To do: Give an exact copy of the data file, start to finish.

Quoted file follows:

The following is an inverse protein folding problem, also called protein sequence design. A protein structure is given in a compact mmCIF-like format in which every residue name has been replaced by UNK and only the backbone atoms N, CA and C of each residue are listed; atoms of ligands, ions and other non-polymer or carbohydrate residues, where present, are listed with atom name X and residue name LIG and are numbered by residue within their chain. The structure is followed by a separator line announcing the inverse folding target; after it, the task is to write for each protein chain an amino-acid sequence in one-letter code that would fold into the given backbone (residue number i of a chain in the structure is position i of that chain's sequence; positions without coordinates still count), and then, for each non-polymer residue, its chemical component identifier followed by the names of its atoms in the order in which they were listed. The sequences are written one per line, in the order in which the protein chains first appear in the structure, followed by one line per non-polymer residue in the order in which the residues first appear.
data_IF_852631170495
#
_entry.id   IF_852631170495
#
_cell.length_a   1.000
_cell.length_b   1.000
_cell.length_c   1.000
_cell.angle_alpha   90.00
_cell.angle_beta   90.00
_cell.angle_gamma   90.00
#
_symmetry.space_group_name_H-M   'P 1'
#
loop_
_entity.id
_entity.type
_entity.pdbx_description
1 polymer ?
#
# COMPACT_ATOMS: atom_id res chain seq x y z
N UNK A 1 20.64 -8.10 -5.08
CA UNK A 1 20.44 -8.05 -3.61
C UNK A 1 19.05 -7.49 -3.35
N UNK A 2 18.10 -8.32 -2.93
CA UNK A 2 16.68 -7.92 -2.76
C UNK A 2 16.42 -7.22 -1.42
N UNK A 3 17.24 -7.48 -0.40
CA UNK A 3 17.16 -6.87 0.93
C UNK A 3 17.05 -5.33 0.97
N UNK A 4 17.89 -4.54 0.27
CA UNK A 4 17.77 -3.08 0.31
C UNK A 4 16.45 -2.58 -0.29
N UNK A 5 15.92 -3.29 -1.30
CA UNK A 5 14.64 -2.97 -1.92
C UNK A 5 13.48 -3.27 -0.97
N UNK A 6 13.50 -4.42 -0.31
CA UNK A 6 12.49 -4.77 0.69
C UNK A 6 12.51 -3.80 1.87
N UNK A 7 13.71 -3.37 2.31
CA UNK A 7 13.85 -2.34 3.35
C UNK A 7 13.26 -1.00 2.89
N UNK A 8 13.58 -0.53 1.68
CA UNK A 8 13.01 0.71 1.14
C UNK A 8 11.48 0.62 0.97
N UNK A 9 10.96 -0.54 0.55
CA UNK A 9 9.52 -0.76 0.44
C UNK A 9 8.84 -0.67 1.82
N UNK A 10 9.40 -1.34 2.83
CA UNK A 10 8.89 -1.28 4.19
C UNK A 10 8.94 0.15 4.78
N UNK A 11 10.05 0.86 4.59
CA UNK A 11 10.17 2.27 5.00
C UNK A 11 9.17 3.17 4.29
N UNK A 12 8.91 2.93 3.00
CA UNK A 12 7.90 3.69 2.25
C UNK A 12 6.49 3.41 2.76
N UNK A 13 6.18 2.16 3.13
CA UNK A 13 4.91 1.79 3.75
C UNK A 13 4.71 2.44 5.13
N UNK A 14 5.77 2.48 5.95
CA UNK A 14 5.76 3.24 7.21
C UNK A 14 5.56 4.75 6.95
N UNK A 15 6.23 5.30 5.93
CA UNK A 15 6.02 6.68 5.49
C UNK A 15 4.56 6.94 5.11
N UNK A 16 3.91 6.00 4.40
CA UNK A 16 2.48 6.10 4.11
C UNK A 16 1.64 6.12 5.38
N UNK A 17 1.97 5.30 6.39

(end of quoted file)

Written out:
The following is an inverse protein folding problem, also called protein sequence design. A protein structure is given in a compact mmCIF-like format in which every residue name has been replaced by UNK and only the backbone atoms N, CA and C of each residue are listed; atoms of ligands, ions and other non-polymer or carbohydrate residues, where present, are listed with atom name X and residue name LIG and are numbered by residue within their chain. The structure is followed by a separator line announcing the inverse folding target; after it, the task is to write for each protein chain an amino-acid sequence in one-letter code that would fold into the given backbone (residue number i of a chain in the structure is position i of that chain's sequence; positions without coordinates still count), and then, for each non-polymer residue, its chemical component identifier followed by the names of its atoms in the order in which they were listed. The sequences are written one per line, in the order in which the protein chains first appear in the structure, followed by one line per non-polymer residue in the order in which the residues first appear.
data_IF_852631170495
#
_entry.id   IF_852631170495
#
_cell.length_a   1.000
_cell.length_b   1.000
_cell.length_c   1.000
_cell.angle_alpha   90.00
_cell.angle_beta   90.00
_cell.angle_gamma   90.00
#
_symmetry.space_group_name_H-M   'P 1'
#
loop_
_entity.id
_entity.type
_entity.pdbx_description
1 polymer ?
#
# COMPACT_ATOMS: atom_id res chain seq x y z
N UNK A 1 20.64 -8.10 -5.08
CA UNK A 1 20.44 -8.05 -3.61
C UNK A 1 19.05 -7.49 -3.35
N UNK A 2 18.10 -8.32 -2.93
CA UNK A 2 16.68 -7.92 -2.76
C UNK A 2 16.42 -7.22 -1.42
N UNK A 3 17.24 -7.48 -0.40
CA UNK A 3 17.16 -6.87 0.93
C UNK A 3 17.05 -5.33 0.97
N UNK A 4 17.89 -4.54 0.27
CA UNK A 4 17.77 -3.08 0.31
C UNK A 4 16.45 -2.58 -0.29
N UNK A 5 15.92 -3.29 -1.30
CA UNK A 5 14.64 -2.97 -1.92
C UNK A 5 13.48 -3.27 -0.97
N UNK A 6 13.50 -4.42 -0.31
CA UNK A 6 12.49 -4.77 0.69
C UNK A 6 12.51 -3.80 1.87
N UNK A 7 13.71 -3.37 2.31
CA UNK A 7 13.85 -2.34 3.35
C UNK A 7 13.26 -1.00 2.89
N UNK A 8 13.58 -0.53 1.68
CA UNK A 8 13.01 0.71 1.14
C UNK A 8 11.48 0.62 0.97
N UNK A 9 10.96 -0.54 0.55
CA UNK A 9 9.52 -0.76 0.44
C UNK A 9 8.84 -0.67 1.82
N UNK A 10 9.40 -1.34 2.83
CA UNK A 10 8.89 -1.28 4.19
C UNK A 10 8.94 0.15 4.78
N UNK A 11 10.05 0.86 4.59
CA UNK A 11 10.17 2.27 5.00
C UNK A 11 9.17 3.17 4.29
N UNK A 12 8.91 2.93 3.00
CA UNK A 12 7.90 3.69 2.25
C UNK A 12 6.49 3.41 2.76
N UNK A 13 6.18 2.16 3.13
CA UNK A 13 4.91 1.79 3.75
C UNK A 13 4.71 2.44 5.13
N UNK A 14 5.77 2.48 5.95
CA UNK A 14 5.76 3.24 7.21
C UNK A 14 5.56 4.75 6.95
N UNK A 15 6.23 5.30 5.93
CA UNK A 15 6.02 6.68 5.49
C UNK A 15 4.56 6.94 5.11
N UNK A 16 3.91 6.00 4.40
CA UNK A 16 2.48 6.10 4.11
C UNK A 16 1.64 6.12 5.38
N UNK A 17 1.97 5.30 6.39